Determining the Original Source of a Vintage Rug
When searching for the right vintage rug for your home, one of the greatest challenges facing new buyers is learning the vocabulary to describe what you like. For instance, you may know that you like worn rugs, particularly blue ones. But if you type “worn blue rug,” into your favorite search engine, you will quickly realize that there are thousands of worn blue rugs that look nothing like what you are searching for. What you thought was specific enough for your search for vintage rugs is nowhere near specific enough to actually find what you are seeking.
So, how can we simplify things?
To help find your perfect vintage rug, you'll need to understand the basic differences between three predominant styles of vintage rug production: tribal, village, and city. Armed with what origin of rug you tend to like, you can more effectively search for specific styles of vintage rugs that will align with the your design aesthetic and budget.
This post will be the first of a series of posts, with subsequent posts highlighting specific vintage rug styles with tribal, village, or city origins.
Tribal rug patterns refer to carpets produced by different ethnic groups with distinct histories, but they have some points of commonality:
- Vintage tribal rugs were typically constructed on a loom in one’s home, which limits the size of the loom. Though there is no limit to their length, these vintage rugs are rarely wider than about 6 feet.
- Tribal rugs were constructed by members of a family for use within the home. It was common to have multiple members of a family or several families contributing to a single rug, picking up where someone else left off based on a memorized pattern of knots
- Tribal rugs are easily identifiable due to their angular details, though select tribes (such as Qashqai) are known for being excellent copyists of more ornate, artisanal styles
- They often have foundations made in part or wholly of wool, since that was more readily available than cotton.
- Knot counts per inch are generally lower, though the rugs are no less beautiful or durable.
What to look for in vintage tribal rugs: Look for angular designs and simpler repeating patterns.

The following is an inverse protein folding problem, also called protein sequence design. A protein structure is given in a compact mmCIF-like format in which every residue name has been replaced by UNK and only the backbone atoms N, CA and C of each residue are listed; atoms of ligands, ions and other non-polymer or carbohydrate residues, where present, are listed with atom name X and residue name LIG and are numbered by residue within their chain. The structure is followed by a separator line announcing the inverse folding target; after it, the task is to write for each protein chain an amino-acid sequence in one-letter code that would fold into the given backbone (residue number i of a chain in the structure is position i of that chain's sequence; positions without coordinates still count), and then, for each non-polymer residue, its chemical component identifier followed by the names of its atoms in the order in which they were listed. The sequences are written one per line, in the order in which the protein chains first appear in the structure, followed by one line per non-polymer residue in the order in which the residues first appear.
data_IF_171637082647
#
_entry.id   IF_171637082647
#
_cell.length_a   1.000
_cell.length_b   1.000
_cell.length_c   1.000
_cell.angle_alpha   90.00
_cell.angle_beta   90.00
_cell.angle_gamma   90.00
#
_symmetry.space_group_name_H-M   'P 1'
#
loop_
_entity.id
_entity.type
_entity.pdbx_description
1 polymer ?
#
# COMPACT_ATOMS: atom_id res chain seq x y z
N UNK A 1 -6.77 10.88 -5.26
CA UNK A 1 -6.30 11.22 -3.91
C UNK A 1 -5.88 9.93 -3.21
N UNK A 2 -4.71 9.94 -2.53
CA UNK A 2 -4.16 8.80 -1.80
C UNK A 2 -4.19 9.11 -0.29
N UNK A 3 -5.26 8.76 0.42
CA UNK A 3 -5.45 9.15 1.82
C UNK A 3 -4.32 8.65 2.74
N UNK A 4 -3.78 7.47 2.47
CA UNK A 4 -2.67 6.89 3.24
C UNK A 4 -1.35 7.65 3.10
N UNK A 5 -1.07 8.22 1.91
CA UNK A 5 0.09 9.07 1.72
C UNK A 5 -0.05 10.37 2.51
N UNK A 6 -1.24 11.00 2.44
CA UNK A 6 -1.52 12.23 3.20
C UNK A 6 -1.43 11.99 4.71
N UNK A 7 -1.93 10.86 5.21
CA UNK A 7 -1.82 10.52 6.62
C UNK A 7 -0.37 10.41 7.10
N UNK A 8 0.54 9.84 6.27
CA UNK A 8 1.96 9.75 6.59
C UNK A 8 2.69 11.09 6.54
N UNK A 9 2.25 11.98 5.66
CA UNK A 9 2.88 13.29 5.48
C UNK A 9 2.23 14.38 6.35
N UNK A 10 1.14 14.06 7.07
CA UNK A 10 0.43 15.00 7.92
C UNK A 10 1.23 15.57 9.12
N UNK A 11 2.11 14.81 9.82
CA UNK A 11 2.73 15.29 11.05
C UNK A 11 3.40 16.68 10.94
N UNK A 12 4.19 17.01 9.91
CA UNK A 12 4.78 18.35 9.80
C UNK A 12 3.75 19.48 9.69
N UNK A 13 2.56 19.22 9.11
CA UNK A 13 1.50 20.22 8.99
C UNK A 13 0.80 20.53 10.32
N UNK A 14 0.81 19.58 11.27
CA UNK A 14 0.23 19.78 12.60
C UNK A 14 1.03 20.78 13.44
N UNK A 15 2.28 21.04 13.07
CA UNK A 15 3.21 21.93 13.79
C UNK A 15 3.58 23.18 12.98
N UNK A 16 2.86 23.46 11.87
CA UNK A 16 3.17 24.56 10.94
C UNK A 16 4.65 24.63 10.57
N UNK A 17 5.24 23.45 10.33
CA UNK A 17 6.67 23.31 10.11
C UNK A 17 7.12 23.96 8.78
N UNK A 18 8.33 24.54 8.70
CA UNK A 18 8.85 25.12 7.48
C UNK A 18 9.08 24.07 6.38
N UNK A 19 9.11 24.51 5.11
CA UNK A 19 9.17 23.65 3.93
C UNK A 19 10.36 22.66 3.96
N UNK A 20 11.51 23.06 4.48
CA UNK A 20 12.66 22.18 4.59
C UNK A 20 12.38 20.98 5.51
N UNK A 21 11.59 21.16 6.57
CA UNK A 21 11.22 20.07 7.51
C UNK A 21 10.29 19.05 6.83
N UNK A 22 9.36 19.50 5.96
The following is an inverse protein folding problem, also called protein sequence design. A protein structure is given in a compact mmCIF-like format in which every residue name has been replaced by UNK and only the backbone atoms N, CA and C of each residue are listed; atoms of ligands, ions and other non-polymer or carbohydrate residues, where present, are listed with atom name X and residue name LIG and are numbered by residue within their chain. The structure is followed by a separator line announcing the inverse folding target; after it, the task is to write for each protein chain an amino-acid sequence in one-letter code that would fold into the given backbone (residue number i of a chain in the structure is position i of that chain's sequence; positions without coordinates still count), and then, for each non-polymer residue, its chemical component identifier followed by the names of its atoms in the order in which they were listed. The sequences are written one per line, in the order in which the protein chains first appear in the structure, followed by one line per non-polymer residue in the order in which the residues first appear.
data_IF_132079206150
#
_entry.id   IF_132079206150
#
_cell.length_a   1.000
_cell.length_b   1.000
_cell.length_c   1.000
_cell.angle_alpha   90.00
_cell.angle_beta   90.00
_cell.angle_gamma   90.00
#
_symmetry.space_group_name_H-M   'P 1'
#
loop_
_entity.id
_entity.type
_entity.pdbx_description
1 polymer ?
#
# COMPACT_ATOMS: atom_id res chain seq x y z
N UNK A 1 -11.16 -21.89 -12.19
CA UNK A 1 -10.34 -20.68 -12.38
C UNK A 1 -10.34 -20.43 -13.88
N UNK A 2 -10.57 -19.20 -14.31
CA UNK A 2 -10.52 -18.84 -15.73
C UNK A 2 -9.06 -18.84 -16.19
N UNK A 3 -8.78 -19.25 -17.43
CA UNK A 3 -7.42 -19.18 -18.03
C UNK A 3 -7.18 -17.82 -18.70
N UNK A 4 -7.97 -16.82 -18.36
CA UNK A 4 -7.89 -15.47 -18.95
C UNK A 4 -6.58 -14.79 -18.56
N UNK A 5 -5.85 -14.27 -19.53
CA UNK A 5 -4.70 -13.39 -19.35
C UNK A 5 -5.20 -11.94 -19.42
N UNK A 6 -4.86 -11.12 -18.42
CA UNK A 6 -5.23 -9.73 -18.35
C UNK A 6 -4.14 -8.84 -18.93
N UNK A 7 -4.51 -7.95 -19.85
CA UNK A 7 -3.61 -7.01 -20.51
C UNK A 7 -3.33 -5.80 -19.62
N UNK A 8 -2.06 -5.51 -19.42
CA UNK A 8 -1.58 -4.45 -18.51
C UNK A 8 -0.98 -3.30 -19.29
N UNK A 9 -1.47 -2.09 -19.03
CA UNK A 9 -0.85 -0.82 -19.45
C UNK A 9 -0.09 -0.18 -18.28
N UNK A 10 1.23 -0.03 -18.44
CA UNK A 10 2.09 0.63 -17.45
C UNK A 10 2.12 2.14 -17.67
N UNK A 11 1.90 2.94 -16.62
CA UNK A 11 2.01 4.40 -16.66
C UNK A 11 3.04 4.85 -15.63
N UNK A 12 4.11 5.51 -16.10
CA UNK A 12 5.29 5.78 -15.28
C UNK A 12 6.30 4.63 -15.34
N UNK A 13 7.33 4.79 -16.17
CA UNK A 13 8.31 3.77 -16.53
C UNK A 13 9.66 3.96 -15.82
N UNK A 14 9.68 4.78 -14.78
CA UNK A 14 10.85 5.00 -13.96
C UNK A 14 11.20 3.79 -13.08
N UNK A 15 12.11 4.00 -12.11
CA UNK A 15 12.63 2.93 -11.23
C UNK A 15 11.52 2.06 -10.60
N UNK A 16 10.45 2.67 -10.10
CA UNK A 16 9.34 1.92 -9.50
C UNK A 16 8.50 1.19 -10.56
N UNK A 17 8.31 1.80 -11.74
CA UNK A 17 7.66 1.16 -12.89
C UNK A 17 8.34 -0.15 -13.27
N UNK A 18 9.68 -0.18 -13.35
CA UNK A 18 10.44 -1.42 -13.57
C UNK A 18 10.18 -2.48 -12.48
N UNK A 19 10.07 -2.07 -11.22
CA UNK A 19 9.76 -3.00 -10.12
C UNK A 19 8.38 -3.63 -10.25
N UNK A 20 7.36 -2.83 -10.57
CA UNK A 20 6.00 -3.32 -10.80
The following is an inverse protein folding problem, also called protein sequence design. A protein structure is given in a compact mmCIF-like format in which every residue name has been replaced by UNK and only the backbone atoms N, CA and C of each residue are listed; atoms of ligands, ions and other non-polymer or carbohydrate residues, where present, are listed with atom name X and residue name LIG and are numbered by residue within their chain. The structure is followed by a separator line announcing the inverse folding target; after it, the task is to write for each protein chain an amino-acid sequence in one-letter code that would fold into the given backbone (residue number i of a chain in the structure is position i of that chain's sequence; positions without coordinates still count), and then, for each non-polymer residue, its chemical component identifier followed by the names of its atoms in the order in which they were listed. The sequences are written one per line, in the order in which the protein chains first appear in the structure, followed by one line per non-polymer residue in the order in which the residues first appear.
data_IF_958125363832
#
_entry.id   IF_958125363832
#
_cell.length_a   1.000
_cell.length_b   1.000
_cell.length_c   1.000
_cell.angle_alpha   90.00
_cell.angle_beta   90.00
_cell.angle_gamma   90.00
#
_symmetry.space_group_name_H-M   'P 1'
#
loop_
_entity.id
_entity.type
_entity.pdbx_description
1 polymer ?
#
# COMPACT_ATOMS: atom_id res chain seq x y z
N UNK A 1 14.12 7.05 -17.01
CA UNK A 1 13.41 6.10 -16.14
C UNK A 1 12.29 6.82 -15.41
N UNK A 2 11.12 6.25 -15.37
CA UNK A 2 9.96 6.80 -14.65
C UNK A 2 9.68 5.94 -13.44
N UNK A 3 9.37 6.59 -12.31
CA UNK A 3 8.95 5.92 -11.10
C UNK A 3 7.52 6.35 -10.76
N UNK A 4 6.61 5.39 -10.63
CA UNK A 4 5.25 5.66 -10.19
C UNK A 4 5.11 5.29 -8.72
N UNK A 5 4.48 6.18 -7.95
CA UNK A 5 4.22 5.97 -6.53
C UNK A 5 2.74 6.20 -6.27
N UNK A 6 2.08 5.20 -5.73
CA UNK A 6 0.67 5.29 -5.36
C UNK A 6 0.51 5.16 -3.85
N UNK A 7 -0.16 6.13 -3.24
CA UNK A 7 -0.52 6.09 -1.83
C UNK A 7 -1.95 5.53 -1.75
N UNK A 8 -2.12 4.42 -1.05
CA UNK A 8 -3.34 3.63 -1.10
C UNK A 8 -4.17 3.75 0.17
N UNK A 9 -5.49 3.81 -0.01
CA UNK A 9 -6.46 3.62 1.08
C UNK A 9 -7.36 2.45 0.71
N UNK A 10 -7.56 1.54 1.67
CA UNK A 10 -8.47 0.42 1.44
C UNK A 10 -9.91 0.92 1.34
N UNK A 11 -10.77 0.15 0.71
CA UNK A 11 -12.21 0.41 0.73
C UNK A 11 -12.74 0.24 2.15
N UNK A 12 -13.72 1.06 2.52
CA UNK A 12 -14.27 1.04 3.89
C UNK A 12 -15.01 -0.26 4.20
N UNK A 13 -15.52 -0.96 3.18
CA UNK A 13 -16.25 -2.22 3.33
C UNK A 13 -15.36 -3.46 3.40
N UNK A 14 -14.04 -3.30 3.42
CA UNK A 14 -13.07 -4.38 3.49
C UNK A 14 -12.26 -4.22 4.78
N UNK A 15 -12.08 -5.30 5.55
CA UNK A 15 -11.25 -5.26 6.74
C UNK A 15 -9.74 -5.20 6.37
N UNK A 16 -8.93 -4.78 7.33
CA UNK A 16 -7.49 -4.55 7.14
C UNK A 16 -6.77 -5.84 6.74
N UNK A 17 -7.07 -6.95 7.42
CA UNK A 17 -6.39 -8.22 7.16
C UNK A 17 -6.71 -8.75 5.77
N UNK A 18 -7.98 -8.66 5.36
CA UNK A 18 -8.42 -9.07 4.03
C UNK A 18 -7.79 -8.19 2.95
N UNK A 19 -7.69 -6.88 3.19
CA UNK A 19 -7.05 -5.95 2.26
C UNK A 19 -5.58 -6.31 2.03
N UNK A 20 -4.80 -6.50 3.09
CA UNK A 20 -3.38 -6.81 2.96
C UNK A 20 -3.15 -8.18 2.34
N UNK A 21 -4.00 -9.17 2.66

Flatwoven tribal: dhurrie, kilim, soumak
Piled rug tribal: caucacasian, Kurdish/bijar, shiraz/Qashqai, berber
Styles shown: 1. flatwoven soumak. 2. area-sized shiraz
Village carpets refer to rugs produced in through a cottage industry: weaving largely took place in the villages, but with the intent of sale over home use. Once complete, rug makers would sell their wares to a regional market center, and those market centers are the names used to describe the rugs.
- Like tribal rugs, village rug designs were made without a formal cartoon directing the pattern
- Village rugs are generally considered more ‘primitive’ than city rugs – the same motifs (scrolls in borders, herati water designs, central medallions) are observed in both styles, because village rugs would abstract designs from city rugs and attempt to copy on home looms.
- These vintage rugs are more likely to display abrash (color variation) or mistakes in their rug’s detail, since they were constructed without strict cartoons for reference
- Vintage rugs with tribal origin tend to have coarser, lower knot counts.
Like tribal rugs, vintage village rugs carry such character that they are highly desired by today’s modern interior market.
What to look for: curved scrolls or boteh designs may not be as may not be perfect curves and instead look like slightly flattened, angular equivalents of shapes we see in other rugs. Common in room sizes, but most common in scatter rug sizes.
Examples: heriz, mahal, malayer, hamadan
City carpets are vintage rugs constructed in industrial workshops with the intent of commercial sale. The increased demand for oriental rugs – particularly Persian and Turkish ones -- in the 1800s enabled workers to specialize in certain components of the trade. Dyers only dyed; artists drew detailed drawings for weavers to follow; weavers only weaved. Workshops constructed looms that could be used to make rugs wide enough for Western living rooms and salons. Even after 50 years, these antique and vintage rugs from Persian and Turkish cities reflect artistry and craftsmanship that is sought-after across the world.
- Predominantly produced large rugs to fill European parlors
- Ornate, highly stylized rugs often feature sweeping central medallions, pictoral motifs and multiple (e.g. 4+) outer borders
- Tend to have higher knots per square inch, often creating more rigidity to the rug's foundation (and strengthening it)
- Wool or silk pile, knotted onto cotton or silk foundations are most common
What to look for: ornate designs, higher knot counts, and more floral, curvilinear patterns in large area rug sizes
Examples: Persian Tabriz, Turkish Ushak, Persian Kerman, Qum, Farahan, Dorosh
Still have questions about vintage rugs? Contact us by clicking here, and tell us what more you wish we covered. If you are looking for a quick read about the construction and history of carpet origins, I recommend the following book, available for purchase on amazon: